Skip to comments.Missing US soldiers' bodies found in Iraq
Posted on 06/20/2006 4:16:19 AM PDT by prairiebreeze
A senior Iraqi military official said Tuesday the bodies of two missing U.S. soldiers have been found near the town where they went missing, but the U.S. military said it could not confirm the report.
Maj. Gen. Abdul-Aziz Mohammed said the bodies were found on a street near a power plant in the town of Youssifiyah, just south of Baghdad. U.S. Maj. Doug Powell said he could not confirm the report.
The two men went missing Friday after an attack that killed one of their comrades.
Earlier Tuesday, a parked minivan exploded in a busy outdoor market in a Baghdad slum, killing four people and wounding 16, police said.
Elsewhere, a suicide bomber wearing an explosives belt blew himself up in a home for the elderly in the southern city of Basra, killing two people and wounding three.
The minivan bombing occurred as people were shopping in the rundown district of Sadr City, a sprawling Shiite district in eastern Baghdad. Police Col. Hassan Chalob said four civilians were killed and seven cars were left charred.
The area has been targeted by attackers in the past. Bombs exploded in two markets there on March 12, killing at least 44 people.
The motive of the attack on the elderly home was unclear and an investigation was under way, police Lt. Col. Karim al-Zaida said. Two women were killed.
Tensions have been worsening in the Shiite-dominated area of Basra, Iraq's second-largest city, which is about 340 miles southeast of Baghdad. Britain has about 8,000 soldiers in the city.
Iraqi Prime Minister Nouri al-Maliki declared a state of emergency there late last month, but it has failed to quell the rampant violence as rival Shiite militias fight each other for power.
Meanwhile, an al-Qaida-linked group said Monday it was holding captive two U.S. privates, one from Texas and the other from Oregon, and taunted the U.S. military for failing to find the soldiers despite a search involving more than 8,000 Iraqi and American troops.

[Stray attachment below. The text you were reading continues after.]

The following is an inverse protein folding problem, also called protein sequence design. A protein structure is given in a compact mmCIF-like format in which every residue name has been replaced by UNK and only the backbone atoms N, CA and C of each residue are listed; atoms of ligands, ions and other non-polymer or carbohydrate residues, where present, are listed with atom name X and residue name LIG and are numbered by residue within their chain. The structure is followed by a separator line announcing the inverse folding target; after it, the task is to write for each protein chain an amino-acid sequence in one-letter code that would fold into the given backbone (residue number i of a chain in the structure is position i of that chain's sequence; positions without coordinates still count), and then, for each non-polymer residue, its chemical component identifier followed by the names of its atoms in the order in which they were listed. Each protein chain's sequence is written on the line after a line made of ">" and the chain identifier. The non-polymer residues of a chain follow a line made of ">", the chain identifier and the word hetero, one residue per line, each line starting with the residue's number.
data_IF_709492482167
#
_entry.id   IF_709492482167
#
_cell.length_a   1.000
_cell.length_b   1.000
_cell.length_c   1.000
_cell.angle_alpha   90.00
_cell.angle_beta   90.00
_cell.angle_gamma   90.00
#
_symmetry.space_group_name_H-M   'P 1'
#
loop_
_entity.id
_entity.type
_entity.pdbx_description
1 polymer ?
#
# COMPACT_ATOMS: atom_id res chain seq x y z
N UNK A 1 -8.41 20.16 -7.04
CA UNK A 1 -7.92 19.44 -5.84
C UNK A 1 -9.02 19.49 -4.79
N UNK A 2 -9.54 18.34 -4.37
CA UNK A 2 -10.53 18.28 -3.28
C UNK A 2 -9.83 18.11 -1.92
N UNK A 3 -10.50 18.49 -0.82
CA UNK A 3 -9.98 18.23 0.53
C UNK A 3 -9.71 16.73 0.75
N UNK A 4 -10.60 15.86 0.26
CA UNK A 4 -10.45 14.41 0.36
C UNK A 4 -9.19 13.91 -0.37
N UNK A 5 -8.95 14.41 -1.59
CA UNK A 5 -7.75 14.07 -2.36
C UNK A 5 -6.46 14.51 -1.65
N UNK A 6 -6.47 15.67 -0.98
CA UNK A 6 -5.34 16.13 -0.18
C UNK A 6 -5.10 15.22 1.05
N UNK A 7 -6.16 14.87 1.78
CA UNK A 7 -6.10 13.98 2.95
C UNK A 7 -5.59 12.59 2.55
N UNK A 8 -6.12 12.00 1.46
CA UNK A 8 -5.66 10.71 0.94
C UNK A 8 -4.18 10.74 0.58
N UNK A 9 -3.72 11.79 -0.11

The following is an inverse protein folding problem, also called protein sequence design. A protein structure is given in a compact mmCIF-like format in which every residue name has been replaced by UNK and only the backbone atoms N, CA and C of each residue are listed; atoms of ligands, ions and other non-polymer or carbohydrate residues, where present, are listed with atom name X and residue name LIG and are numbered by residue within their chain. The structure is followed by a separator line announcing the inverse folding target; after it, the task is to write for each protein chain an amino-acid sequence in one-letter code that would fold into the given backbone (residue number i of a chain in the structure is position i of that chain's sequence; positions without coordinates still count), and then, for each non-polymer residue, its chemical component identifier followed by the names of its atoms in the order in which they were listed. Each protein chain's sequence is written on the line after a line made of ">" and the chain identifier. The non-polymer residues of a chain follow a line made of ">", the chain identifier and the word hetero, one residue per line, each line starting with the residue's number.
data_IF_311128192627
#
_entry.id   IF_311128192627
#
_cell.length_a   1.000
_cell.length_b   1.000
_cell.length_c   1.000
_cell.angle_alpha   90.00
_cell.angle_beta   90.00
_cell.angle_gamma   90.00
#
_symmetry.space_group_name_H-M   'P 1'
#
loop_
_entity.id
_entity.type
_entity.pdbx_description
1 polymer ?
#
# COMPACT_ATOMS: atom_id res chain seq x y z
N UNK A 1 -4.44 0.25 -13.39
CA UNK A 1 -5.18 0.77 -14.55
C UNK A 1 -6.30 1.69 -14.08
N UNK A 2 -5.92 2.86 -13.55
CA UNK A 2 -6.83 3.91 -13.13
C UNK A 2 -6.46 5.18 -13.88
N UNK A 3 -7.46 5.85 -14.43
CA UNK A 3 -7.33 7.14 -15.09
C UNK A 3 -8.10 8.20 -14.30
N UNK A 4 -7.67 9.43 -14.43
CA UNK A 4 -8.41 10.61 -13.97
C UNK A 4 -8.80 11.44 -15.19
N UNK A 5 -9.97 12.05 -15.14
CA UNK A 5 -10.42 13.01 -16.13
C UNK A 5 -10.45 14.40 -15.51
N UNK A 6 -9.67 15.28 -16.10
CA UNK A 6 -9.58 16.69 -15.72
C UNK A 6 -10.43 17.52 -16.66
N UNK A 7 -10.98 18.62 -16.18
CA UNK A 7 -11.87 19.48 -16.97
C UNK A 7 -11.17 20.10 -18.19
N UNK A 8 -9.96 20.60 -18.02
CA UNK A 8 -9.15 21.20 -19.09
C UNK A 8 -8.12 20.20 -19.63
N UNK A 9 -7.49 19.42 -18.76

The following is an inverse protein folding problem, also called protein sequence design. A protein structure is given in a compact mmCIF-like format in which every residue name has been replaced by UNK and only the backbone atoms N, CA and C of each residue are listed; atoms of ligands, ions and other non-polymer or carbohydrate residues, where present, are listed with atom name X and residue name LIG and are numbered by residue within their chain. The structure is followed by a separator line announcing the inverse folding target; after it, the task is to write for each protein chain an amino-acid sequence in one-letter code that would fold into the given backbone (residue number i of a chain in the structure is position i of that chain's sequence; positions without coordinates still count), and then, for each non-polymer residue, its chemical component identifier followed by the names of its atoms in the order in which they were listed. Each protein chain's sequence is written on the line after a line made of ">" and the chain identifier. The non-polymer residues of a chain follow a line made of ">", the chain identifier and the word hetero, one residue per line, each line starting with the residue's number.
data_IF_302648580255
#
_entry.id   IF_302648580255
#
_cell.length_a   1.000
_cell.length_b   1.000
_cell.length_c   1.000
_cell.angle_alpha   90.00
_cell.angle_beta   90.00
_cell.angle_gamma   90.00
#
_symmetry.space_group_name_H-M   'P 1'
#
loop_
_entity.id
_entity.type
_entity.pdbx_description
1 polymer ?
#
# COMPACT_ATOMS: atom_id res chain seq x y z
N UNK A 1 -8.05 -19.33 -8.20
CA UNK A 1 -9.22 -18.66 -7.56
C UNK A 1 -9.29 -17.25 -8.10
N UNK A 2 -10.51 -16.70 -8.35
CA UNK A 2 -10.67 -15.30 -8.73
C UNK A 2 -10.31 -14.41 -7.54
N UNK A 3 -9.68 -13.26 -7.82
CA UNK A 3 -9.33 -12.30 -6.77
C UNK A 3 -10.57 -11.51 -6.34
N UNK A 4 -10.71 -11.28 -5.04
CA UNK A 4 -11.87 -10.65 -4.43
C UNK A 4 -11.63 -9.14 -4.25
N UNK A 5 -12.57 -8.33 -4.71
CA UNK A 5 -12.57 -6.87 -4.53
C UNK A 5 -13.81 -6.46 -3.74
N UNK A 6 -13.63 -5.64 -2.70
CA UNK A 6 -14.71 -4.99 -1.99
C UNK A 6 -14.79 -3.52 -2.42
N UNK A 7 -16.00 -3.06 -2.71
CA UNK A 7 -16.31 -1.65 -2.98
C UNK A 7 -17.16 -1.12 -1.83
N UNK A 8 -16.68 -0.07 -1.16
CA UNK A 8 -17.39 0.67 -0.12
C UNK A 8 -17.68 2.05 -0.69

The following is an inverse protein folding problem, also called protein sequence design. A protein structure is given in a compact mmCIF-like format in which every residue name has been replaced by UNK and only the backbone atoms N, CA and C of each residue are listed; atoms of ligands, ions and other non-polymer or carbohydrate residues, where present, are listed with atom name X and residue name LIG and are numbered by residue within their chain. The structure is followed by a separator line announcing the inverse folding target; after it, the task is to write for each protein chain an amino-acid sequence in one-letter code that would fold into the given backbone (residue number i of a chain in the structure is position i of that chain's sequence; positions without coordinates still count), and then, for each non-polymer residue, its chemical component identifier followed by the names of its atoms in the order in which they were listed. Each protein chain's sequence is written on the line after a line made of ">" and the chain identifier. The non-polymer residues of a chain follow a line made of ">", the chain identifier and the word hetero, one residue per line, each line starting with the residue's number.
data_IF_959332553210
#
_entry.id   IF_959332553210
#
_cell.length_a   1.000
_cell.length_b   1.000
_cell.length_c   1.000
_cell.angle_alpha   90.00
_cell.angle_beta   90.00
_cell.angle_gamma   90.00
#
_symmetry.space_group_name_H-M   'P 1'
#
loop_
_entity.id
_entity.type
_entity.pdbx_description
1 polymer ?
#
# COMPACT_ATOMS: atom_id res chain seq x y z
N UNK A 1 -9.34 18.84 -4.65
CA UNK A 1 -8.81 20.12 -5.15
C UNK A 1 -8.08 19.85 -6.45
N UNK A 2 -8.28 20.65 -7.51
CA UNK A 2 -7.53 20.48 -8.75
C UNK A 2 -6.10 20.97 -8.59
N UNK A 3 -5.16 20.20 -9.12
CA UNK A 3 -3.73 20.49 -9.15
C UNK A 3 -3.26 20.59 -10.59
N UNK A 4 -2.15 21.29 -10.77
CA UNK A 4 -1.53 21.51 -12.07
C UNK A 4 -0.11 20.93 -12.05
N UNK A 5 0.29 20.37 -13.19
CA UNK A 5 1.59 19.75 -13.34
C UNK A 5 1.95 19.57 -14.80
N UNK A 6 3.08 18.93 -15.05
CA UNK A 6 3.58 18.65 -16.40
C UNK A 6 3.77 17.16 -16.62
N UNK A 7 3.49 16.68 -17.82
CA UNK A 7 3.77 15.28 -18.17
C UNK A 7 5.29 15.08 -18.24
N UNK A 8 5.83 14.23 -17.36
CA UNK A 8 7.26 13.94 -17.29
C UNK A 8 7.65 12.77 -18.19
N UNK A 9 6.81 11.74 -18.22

The Mujahedeen Shura Council, an umbrella organization for a variety of insurgent factions led by al-Qaida in Iraq, offered no video, identification cards or other evidence to prove that they have the Americans. The group had vowed to seek revenge for the June 7 killing of Abu Musab al-Zarqawi, the leader of al-Qaida in Iraq, in a U.S. airstrike.
The council also said it was responsible for the June 3 kidnapping of four Russian Embassy workers. The two separate postings could not be authenticated, but they appeared on a Web site known for publishing messages from insurgent groups in Iraq.
Pentagon spokesman Bryan Whitman, when asked about the claim by the Shura Council that it was holding the soldiers, said: "We have no independent confirmation of that report."
Besides the troops, the U.S. military said Monday it has deployed fighter jets, helicopters, unmanned drones, boats and dive teams in the hunt for the soldiers, who disappeared Friday in a region south of Baghdad known as the "Triangle of Death."
Residents said the Americans slapped a 3 p.m.-to-6 a.m. curfew in the area and were conducting house-to-house raids, arresting anyone found not to be a permanent resident. They said U.S. and Iraqi soldiers were demanding to see each family's food ration card, which lists the number of beneficiaries, so as to single out outsiders.
Troops searching for the soldiers killed three suspected insurgents and detained 34 in fighting that also left seven U.S. servicemen wounded, said military spokesman Maj. Gen. William Caldwell.
The area is among the most dangerous in Iraq for U.S. troops and mostly populated by minority Sunni Arabs, the backbone of Iraq's 3-year-old insurgency. The two soldiers were missing after an attack on their traffic checkpoint that left one of their comrades dead.
Ahmed Khalaf Falah, a farmer, has told The Associated Press that he witnessed seven masked gunmen seize the soldiers near Youssifiyah, about 12 miles south of Baghdad.